Monday, January 13, 2020

Designed by Clowns, Supervised by Monkeys (Or How to Work With Your Regulators)

How to Work With Your Regulators
Boeing expressed regret at the embarrassing communications it sent to investigators early January, which included a comment that “this airplane is designed by clowns, who are in turn supervised by monkeys.”

Employees of Boeing mocked federal rules, talked about deceiving regulators and joked about potential flaws in the 737 Max as it was being developed, according to over a hundred pages of internal messages delivered to congressional investigators.

“I still haven’t been forgiven by God for the covering up I did last year,” one of the employees said in messages from 2018, apparently in reference to interactions with the Federal Aviation Administration (FAA).

The most damaging messages included conversations among Boeing pilots and other employees about software issues and other problems with flight simulators for the 737 Max, a plane later involved in two accidents, in late 2018 and early 2019, that killed 346 people and threw the company into chaos.

The employees appear to discuss instances in which the company concealed such problems from the FAA. during the regulator’s certification of the simulators, which were used in the development of the Max, as well as in training for pilots who had not previously flown a 737.

“I just Jedi mind tricked this fools. I should be given $1,000 every time I take one of these calls. I save this company a sick amount of $$$$.”

“Would you put your family on a MAX simulator trained aircraft? I wouldn’t.”

“I’ll be shocked if the FAA passes this turd.”

“This is a joke. This airplane is ridiculous.”

“Best part is we are re-starting this whole thing with the 777X with the same supplier and have signed up to an even more aggressive schedule!”

“Jesus, it’s doomed.”

In an exchange from 2015, a Boeing employee said that a presentation the company gave to the FAA. was so complicated that, for the agency officials and even himself, “it was like dogs watching TV.”

Several employees seemed consumed with limiting training for airline crews to fly the plane, a significant victory for Boeing that would benefit the company financially. In the development of the Max, Boeing had promised to offer Southwest a discount of $1 million per plane if regulators required simulator training.

In an email from August 2016, a marketing employee at the company cheered the news that regulators had approved a short computer-based training for pilots who have flown the 737 NG, the predecessor to the Max, instead of requiring simulator training.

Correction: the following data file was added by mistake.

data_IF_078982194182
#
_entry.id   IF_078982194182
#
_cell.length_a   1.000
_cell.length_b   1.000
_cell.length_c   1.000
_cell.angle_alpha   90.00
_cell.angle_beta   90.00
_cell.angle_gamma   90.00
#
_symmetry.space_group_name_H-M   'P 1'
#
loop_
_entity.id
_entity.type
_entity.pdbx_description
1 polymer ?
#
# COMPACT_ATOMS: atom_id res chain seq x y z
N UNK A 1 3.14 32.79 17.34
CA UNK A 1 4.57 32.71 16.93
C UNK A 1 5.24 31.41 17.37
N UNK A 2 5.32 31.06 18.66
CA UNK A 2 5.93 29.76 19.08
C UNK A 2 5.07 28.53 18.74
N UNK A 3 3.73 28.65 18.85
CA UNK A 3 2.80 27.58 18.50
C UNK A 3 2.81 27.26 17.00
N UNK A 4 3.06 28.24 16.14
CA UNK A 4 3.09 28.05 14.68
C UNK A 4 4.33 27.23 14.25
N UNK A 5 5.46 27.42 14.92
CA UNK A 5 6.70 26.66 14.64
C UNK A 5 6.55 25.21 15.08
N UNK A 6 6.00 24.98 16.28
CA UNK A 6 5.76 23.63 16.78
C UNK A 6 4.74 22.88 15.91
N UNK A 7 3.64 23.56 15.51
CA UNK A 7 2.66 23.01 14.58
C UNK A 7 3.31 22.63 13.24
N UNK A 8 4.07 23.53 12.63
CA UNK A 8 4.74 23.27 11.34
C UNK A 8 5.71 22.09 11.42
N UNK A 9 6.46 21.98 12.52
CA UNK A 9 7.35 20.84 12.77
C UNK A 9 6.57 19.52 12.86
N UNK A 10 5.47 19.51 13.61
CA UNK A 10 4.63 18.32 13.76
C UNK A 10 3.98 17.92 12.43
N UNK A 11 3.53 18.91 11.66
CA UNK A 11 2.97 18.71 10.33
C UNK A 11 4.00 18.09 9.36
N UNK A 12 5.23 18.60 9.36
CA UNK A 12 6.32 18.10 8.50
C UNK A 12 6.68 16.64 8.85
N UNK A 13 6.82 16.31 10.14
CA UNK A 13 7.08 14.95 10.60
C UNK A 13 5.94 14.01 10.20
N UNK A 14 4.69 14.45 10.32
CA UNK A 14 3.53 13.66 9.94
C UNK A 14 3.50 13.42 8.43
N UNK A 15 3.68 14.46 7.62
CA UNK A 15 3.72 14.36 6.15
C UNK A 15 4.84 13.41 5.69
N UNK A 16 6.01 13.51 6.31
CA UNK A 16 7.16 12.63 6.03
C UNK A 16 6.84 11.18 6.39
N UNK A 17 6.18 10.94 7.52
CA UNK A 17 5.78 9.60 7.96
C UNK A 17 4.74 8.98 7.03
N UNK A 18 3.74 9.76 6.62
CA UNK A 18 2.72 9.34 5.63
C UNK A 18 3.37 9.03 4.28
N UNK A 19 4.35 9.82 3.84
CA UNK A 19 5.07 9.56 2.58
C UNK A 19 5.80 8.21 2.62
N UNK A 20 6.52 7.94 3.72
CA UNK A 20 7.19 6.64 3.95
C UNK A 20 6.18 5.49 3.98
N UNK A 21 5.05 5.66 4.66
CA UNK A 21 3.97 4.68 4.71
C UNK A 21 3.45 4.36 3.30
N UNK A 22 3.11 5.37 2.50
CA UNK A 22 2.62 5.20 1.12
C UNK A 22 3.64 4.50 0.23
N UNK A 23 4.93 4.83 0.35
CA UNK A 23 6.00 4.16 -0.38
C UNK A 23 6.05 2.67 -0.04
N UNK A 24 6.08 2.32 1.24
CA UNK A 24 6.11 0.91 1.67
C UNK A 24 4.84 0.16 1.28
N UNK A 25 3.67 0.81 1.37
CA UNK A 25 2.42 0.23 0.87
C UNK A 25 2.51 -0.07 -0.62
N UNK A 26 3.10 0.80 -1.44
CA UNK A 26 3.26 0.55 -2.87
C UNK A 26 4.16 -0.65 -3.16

“You can be away from an NG for 30 years and still be able to jump into a MAX? LOVE IT!!” the employee says, following up later with an email noting: “This is a big part of the operating cost structure in our marketing decks.”

Last year, Boeing disclosed internal messages from 2016, in which a top pilot working on the plane told a colleague that he was experiencing trouble controlling the Max in a flight simulator and believed that he had misled the FAA.

“I basically lied to the regulators (unknowingly),” the pilot, Mark Forkner, said to his colleague, Patrik Gustavsson.

Boeing did not inform the FAA about the messages when the company first discovered them, waiting until about two weeks before Mr. Muilenburg was set to testify in front of Congress to send them to lawmakers. The conversation, which took place before the Max was approved to fly, angered key FAA officials, who felt misled by the company, according to three people familiar with the matter.

Representative Peter DeFazio, a Democrat from Oregon who is leading the House investigation into the development of the 737 Max, called the newly released messages “incredibly damning.”

“They paint a deeply disturbing picture of the lengths Boeing was apparently willing to go to in order to evade scrutiny from regulators, flight crews and the flying public,” he added, “even as its own employees were sounding alarms internally.”

Besides an appalling disrespect for human lives, Boeing shoes how not to build relationships with regulators.

Depending on how regulated your industry is, your company will have more or less contact with its regulators. You should think about your relationships with regulators in four categories:

1) Relationships in ordinary periods where no proposed regulation is being considered and no examination is underway,

2) Relationships when a rule is proposed or likely to be proposed by your regulator;

3) Relationships when you are being examined by your regulator, and

4) Relationships when your regulator is investigating your company or individuals associated with your company.

It is critical for the long term success of your company and the success of your regulator that you interact with your regulator in a constructive way in each of these circumstances.

During Ordinary Periods